The Venice Commission comments on lustrationDecember 14, 2014
On 5th October an entry was published raising doubts over the “Lustration Law” passed by the then parliament and signed into law – not without comment on the law’s weaknesses – by President Poroshenko.
Within it stated “Amendments will surely follow once he Constitutional Court and Venice Commission recommendations are forthcoming, hopefully transforming the “OK” into “good” legislation – but will any amendments be made in a timely way? Lustration will surely begin very shortly after the law is signed, and certainly almost immediately after a new RADA takes up its mandate.
As the first branch of power for lustration necessarily need be the judiciary, how wise is it to subject those learned (and corrupt) individuals to a law that is “OK”, will probably be amended after they have been subjected to the original text, and therefore open a can of “appeal” worms?
The issue with “OK” legislation for a subject as serious as lustration, is that ultimately European Court of Human Rights appeals may very well result – with rulings granting compensation and strong suggestions of reappointment to follow, thus inflicting Ukraine to needless costs and possibly reinfection a cleansed (or at least cleaner) system with the possible reinstatement of the corrupt it would have already once removed.”
Time, and lustration does not stand still. The judiciary have already raised issues and sent them to the Constitution Court as anticipated, as this entry of 20th November shows.
“Indeed, as foreseen, subjecting those learned (and corrupt) individuals to a law that was clearly never more than OK, and far from being good, is subject to legal challenge from th learned (and corrupt) judiciary within their own corrupted court system. 27 of 43 Supreme Court Judges have voted to send the Lustration Law to the Constitutional Court. Those 27 voting in favour of challenging the Lustration Law (informally) headed by the Head of the Supreme Court, Judge Romaniuk – whom perhaps would struggle to justify his wealth if ever subjected to the Lustration Law, as would many of his colleagues.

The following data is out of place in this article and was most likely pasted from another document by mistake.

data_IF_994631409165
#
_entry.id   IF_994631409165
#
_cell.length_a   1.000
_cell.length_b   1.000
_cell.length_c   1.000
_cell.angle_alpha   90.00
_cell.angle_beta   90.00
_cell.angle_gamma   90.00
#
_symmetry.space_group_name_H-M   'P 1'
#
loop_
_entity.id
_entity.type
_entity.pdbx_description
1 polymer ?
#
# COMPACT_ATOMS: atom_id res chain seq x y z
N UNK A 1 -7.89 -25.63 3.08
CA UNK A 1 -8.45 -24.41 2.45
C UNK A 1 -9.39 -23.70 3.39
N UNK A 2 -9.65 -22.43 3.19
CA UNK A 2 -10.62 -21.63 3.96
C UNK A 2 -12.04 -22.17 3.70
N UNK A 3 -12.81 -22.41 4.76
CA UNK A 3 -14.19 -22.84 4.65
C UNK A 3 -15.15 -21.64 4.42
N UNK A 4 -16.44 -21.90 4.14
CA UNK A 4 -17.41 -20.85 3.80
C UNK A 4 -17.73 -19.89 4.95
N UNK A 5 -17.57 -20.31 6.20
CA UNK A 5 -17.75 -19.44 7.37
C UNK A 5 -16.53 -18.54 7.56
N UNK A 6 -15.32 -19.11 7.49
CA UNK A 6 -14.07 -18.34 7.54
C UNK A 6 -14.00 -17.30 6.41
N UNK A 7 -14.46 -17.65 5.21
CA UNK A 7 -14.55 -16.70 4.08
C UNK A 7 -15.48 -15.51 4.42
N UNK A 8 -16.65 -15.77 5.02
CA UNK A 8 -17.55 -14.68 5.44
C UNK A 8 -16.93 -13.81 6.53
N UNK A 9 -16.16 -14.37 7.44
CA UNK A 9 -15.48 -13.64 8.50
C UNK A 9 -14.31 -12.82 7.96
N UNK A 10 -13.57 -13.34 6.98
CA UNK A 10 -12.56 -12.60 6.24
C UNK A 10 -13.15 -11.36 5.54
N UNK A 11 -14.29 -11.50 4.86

Under challenge are Part 1 – Clause 6. Part 2 – Clause 2. Part 2 – paragraph 13. Part 3 and Article 3. Thus whilst not striking down the entire Lustration Law, it would certainly seem to hollow it out somewhat.
That (corrupt) judiciary will use the corrupt court system to have a thoroughly discredited Constitutional Court hear an appeal from the thoroughly discredited Supreme Court to hollow out a poorly crafted Lustration Law aimed at removing many of their number from public office is a trajicomedy at best, and a case of playing with matches amongst societal powder kegs at worst. Either way, a political disaster potentially awaits.”
So far, all so utterly predictable. Internal matters having taken the anticipated course with such an ill-crafted law.
So what of the Venice Commission and European Court of Human Rights mentioned in the very first link? They are the venues for logical progression when tackling this legislative debacle.
The ECfHR is not exactly renowned for its speed. Any appeals to the court will take years to be heard – as and when they are submitted. But expected they will be, and many of those that have already been subjected to lustration will certainly have a case.
The Venice Commission has now commented however. It is suggesting what amounts to a complete revamping of the law and mechanisms surrounding it – unsurprisingly.
Firstly The Venice Commission recommends that body in charge of lustration should be a specially established independent commission – not the Justice Ministry. It stresses that people’s right to a fair trial -including the right to a lawyer, equal rights of the parties, and the right to be heard in court – should be observed, and that administrative decisions on lustration should be postponed during the trial until the final sentence is handed out.
Currently the law on lustration fails to contain some provisions dealing with such guarantees of rights.
It also suggests the provisions of the law containing the list of positions subject to lustration should be revised, and that lustration should only apply to those positions that could pose considerable danger to human rights and democracy, and that guilt should be proven in each specific case – it cannot be considered as proven based on an official’s affiliation with a specific category of public establishment alone.
All of which, again, was entirely predictable – so much so it was predicted at the time.
Legislate in haste – repent, repeal and pay reparations at leisure!